The city of Los Angeles renewed its year-old legal action against the California Coastal Commission this week, filing an amended and updated call-for-action in Superior Court that seeks to overturn a recent commission board vote that denies L.A. the ability to impose residential-permit parking zones overnight in Venice.

The filing in Los Angeles Superior Court Tuesday joins and updates existing action against the commission by the Venice Stakeholders Association and seeks to immediately void the June 10 commission decision, in a 6-3 vote, to deny “overnight parking districts” in the beach-side community. In other words, the city wants resident-only overnight parking as an option in Venice.

The city was previously part of a suit against the commission for essentially the same reason — its denial of permit parking — but understood, at least according to commission staff, that a settlement agreement allowing the zones would be forthcoming.

Tuesday's filing however, claims that opponents at the June hearing had the effect of “emotionally and physically intimidating the commissioners into voting against the city based on considerations entirely outside the purview of the commission and the act.”

The suit claims: the commission does not have jurisdiction to prevent the city from creating such districts (it disputes that such districts would constitute “development” of the type the commission could regulate in such a situation), that the zones (proposed for 2 to 6 a.m.) would not impact coastal access, that members of the commission offered varied and sometimes nonsensical rationales for their votes (one apparently referred to Venice home-dwellers as “so-called residents”), findings for the vote were being prepared after the fact, and the commission ignored its own staff recommendations to approve overnight parking.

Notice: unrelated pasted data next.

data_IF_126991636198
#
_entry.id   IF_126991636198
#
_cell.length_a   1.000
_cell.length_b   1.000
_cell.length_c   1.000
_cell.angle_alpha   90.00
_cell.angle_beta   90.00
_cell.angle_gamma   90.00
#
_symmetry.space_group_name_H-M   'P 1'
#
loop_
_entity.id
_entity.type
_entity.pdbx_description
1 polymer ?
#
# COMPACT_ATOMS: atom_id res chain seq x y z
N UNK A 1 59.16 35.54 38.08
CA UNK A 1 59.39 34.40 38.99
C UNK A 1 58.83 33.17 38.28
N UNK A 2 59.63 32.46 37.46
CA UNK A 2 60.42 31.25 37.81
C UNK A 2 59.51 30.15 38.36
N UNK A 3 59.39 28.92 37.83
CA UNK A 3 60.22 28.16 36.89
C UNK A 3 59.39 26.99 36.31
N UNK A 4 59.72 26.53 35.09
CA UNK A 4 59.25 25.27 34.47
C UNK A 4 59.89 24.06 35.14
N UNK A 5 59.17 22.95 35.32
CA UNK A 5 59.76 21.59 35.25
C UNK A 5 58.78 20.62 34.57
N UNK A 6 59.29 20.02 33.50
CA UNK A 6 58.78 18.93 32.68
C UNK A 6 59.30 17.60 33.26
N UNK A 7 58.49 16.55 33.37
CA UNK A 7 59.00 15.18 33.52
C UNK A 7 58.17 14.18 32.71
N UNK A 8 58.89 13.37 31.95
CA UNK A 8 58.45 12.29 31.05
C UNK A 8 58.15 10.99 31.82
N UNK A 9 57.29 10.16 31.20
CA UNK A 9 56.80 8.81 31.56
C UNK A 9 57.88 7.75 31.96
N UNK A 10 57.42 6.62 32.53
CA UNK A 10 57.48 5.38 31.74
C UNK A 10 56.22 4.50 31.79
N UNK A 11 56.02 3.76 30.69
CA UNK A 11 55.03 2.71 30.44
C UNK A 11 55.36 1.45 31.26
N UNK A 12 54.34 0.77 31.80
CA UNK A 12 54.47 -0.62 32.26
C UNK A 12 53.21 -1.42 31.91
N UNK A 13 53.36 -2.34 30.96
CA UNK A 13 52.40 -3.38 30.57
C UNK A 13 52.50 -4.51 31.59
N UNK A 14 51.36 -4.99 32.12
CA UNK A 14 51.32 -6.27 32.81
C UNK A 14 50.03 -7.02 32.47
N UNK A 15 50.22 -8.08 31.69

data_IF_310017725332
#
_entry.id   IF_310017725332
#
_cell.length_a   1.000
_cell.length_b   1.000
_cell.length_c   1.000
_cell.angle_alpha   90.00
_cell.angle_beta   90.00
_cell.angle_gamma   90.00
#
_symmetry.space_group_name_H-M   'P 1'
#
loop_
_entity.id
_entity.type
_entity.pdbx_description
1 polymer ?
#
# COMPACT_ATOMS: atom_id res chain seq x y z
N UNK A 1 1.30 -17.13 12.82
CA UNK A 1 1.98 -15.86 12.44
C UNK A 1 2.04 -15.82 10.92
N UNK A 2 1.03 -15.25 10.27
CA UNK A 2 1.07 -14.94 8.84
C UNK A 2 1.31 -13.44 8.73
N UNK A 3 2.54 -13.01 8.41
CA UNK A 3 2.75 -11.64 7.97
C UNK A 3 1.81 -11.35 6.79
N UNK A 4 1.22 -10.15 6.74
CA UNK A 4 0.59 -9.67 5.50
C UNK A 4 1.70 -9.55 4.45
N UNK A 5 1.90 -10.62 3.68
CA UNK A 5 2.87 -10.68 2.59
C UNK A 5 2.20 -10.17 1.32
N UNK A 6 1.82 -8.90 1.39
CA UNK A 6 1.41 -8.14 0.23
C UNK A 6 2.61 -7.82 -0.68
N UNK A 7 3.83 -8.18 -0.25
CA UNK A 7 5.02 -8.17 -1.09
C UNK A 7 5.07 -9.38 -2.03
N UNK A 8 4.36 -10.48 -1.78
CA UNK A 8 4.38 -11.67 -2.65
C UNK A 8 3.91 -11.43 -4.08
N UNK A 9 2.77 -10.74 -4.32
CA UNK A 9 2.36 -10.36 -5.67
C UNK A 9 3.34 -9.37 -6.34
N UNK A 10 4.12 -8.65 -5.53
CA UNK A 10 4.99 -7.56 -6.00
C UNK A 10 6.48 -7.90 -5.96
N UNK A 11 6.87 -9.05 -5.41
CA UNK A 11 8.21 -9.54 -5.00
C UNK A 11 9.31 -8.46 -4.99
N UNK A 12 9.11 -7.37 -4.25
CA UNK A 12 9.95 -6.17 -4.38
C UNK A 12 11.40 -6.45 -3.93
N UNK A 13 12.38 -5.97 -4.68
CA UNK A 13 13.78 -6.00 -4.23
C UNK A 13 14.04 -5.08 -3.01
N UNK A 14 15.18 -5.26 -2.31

Indeed, according to the filing by the Los Angeles City Attorney's office, “The city relied upon the representations of the staff of the commission that its proposed findings and recommendations would lead to approval by the commission board.”

The parties, including the Venice Stakeholders Association, are scheduled to be in court Tuesday.

It's a contentious matter, with opponents of overnight parking in Venice arguing that it would push out some of the liberal beach community's residents who live in RVs and that it would indeed limit access to the beach.

Venice, however, is a rare Southern California beach community without such parking zones, and the city argues in the filing that without the parking limits there is “blight and a public nuisance caused by persons using vehicles as their homes overnight in residential Venice neighborhoods … “

LA Weekly